• Softening and deterioration of the articular cartilage on the posterior side of the patella
  • Mxn:
    • related to abnormal movement of the patella within the femoral groove as the knee flexes and extends
    • Lateral tracking patella as quads contract usually associated with weak quads (VMO) or in females a wider pelvis
  • S/S:
    • Pain on the anterior aspect of the knee (behind the patella) while walking, running, ascending or descending stairs, sqatting or sitting with knees flexed for a long period of time
    • Pain with compression of patella in femoral groove
  • Tx:
    • remove from activities that cause the pain
    • Strenghtening exercises for the quads, especially the VMO
    • Knee sleeve with patellar support
    • Ice, heat
    • Surgery to smooth the posterior side of patella
patellar tendonitis
Patellar tendonitis
  • Also called “jumper’s knee”
  • Mxn:
    • excessive running, jumping or kicking causing extreme tension of the knee extensor muscle complex
  • S/S:
    • Pain at the patellar tendon
    • POT over the distal pole of patella
    • Pain increases with activity
    • Thickening of tendon
    • crepitus
patellar tendonitis59
Patellar tendonitis
  • TX:
    • Rest
    • Ice
    • Heat
    • Ultrasound
    • Cross-friction massage
    • NSAIDS
    • Patellar tendon strap/taping
    • Modify activity
osgood schlatter s disease
Osgood-Schlatter’s Disease
  • Condition common in adolescent knee
  • Mxn:
    • Repeated pull of patellar tendon at tibial tuberosity apophysis due to excessive running, jumping, kicking, etc.
  • S/S:
    • pain and POT at the patellar tendon attachment on tibial tuberosity
    • Excessive bony formation over tubersity as tendon continues to pull at the apophysis
osgood schlatter s
Osgood Schlatter’s
  • S/S:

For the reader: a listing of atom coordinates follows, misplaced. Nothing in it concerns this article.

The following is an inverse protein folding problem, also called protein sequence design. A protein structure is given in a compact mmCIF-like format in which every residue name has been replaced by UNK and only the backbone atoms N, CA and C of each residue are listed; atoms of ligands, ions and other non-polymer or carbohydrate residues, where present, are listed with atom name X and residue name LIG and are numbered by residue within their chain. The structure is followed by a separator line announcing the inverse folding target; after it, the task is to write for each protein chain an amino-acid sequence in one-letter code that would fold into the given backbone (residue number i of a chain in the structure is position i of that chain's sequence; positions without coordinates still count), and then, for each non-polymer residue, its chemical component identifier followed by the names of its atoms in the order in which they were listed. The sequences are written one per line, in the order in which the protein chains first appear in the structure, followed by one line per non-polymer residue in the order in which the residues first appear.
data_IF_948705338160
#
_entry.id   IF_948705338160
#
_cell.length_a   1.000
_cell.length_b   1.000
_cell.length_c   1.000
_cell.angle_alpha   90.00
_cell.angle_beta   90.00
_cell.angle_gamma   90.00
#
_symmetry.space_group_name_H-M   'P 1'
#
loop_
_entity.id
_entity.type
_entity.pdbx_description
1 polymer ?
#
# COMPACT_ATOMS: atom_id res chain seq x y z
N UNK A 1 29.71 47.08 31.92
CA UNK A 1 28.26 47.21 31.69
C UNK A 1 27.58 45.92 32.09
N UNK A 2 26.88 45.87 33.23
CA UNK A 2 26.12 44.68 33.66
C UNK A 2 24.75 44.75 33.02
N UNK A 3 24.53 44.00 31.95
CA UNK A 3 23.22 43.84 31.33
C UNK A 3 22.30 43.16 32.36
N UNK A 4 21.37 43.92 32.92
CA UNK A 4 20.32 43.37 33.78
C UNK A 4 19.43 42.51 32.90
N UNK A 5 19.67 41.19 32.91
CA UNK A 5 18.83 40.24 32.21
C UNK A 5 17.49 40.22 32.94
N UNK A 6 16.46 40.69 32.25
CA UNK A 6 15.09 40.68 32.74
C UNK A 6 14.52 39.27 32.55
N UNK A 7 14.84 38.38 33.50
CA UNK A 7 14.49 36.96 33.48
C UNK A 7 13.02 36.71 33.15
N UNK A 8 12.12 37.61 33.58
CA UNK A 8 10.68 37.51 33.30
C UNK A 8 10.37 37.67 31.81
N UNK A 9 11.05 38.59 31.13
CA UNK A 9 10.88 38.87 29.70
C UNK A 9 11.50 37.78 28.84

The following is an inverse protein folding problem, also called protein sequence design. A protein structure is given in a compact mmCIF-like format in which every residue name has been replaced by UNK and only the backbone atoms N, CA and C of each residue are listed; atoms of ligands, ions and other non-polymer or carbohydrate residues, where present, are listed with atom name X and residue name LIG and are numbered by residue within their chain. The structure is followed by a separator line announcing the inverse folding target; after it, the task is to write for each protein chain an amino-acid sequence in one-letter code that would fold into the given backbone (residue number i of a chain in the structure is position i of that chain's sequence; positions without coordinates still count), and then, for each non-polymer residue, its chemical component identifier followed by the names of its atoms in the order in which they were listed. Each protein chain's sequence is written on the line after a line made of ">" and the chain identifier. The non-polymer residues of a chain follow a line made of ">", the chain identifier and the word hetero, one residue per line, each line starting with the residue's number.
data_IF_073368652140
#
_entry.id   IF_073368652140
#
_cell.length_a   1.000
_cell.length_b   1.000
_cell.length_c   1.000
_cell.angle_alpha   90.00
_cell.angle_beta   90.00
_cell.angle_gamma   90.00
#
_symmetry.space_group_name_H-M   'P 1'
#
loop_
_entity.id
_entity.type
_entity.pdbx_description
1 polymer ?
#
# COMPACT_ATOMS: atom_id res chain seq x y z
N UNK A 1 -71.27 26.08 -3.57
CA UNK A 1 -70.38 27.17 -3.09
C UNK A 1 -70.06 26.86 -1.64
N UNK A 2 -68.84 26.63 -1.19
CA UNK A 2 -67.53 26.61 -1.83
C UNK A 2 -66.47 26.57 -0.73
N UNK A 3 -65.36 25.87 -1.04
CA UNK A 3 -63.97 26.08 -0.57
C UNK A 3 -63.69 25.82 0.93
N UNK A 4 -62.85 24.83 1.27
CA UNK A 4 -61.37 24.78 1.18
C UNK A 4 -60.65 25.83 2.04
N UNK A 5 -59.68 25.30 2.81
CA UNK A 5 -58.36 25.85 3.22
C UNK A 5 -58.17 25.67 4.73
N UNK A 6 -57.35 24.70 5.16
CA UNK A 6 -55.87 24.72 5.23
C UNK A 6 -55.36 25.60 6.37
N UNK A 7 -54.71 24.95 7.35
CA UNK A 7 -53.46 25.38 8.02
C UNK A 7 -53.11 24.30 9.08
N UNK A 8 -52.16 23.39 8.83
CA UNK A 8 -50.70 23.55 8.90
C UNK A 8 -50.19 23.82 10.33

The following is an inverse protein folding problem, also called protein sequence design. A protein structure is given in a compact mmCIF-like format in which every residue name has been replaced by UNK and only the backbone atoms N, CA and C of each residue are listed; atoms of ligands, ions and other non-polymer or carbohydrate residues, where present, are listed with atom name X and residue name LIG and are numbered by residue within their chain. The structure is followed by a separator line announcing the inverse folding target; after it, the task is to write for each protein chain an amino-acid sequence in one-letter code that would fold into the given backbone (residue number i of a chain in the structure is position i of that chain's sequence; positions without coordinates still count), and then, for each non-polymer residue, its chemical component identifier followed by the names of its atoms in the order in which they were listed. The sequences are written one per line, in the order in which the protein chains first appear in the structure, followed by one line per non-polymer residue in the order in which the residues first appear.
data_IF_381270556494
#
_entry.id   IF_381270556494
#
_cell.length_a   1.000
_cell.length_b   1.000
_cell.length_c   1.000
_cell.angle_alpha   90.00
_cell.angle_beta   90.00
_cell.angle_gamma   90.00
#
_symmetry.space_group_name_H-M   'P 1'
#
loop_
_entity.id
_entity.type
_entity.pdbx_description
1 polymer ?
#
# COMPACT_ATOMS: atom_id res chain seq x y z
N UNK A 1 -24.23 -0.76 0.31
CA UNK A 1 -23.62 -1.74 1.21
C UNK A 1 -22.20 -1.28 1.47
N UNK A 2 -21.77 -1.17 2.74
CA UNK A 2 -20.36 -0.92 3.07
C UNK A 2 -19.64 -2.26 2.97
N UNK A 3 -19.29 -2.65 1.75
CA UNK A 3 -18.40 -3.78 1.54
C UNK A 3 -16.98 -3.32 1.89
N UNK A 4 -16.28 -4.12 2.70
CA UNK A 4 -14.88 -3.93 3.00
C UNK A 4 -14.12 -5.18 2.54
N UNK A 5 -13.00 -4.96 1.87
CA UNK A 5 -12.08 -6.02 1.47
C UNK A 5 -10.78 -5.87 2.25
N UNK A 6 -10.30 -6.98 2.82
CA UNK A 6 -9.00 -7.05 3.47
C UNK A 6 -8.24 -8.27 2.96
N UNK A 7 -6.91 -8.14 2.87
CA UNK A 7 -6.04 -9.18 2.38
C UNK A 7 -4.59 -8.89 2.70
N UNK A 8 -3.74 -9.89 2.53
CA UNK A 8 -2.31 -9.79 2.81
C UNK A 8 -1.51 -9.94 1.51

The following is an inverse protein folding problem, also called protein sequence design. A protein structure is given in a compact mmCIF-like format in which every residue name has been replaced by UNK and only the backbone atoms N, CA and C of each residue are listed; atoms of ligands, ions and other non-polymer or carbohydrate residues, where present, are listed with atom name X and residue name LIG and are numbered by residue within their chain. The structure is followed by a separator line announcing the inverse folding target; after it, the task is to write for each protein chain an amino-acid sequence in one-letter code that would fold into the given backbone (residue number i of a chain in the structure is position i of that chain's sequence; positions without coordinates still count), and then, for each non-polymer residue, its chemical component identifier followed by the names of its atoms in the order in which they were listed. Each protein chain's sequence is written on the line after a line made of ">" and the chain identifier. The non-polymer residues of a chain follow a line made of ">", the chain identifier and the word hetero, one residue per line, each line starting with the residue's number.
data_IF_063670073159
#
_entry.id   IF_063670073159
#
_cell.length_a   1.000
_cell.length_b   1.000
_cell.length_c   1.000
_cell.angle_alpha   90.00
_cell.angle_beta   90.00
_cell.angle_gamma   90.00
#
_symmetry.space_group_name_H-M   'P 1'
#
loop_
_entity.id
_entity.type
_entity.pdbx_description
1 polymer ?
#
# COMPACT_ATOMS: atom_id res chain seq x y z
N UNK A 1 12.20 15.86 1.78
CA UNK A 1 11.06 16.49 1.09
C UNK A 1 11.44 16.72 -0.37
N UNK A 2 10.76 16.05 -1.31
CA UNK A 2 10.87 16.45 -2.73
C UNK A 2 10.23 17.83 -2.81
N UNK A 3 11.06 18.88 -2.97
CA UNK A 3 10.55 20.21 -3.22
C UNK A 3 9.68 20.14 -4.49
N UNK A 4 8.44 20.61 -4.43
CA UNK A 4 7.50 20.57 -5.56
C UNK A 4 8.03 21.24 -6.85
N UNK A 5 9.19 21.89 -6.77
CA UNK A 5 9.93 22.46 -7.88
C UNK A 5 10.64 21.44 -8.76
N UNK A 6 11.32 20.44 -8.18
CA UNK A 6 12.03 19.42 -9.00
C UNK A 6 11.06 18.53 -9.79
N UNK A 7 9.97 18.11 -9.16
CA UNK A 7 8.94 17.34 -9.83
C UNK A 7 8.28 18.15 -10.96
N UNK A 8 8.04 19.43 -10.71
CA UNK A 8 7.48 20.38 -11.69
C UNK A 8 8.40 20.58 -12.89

• usually resolves itself when the athlete reaches 18-19 years of age
    • Enlarged tibial tuberosity remains
  • Tx:
    • Modify activity
    • Ice
    • Tape/patellar tendon strap
    • Padding
    • Strengthening of quads and hamstrings
iliotibial band friction syndrome
Iliotibial Band Friction Syndrome
  • Mxn:
    • Overuse injury that occurs in runners or cyclists attributed to the malalignment and structural asymmetries of the foot and lower leg
    • Irritation develops over lateral femoral epicondyle or at the band’s insertion at Gerdy’s tubercle on the lateral side of the tibia
  • S/S:
    • POT over the lateral femoral epicondyle
    • Swelling
    • Increased pain with activity especially distance running and starts and stops and change of direction
  • Tx:
  • Stretching the ITB
  • Ice pack/massage
  • Transverse friction massage ITB
  • Modify activity
  • Correct foot/lower leg malalignment
  • Can be acute, chronic, or recurrent
  • Numerous bursae involved but most commonly injured are the prepatellar or the deep infrapatellar
  • Mxn:
    • falling directly on knee
    • Continuous kneeling
    • Overuse of patellar tendon
  • S/S:
    • Localized swelling that is similar to a water balloon and is outside the knee joint
    • Pain especially with pressure
  • Tx:
    • Rest
    • Ice
    • Compression
    • NSAIDS
    • Padding for protection when returning to activity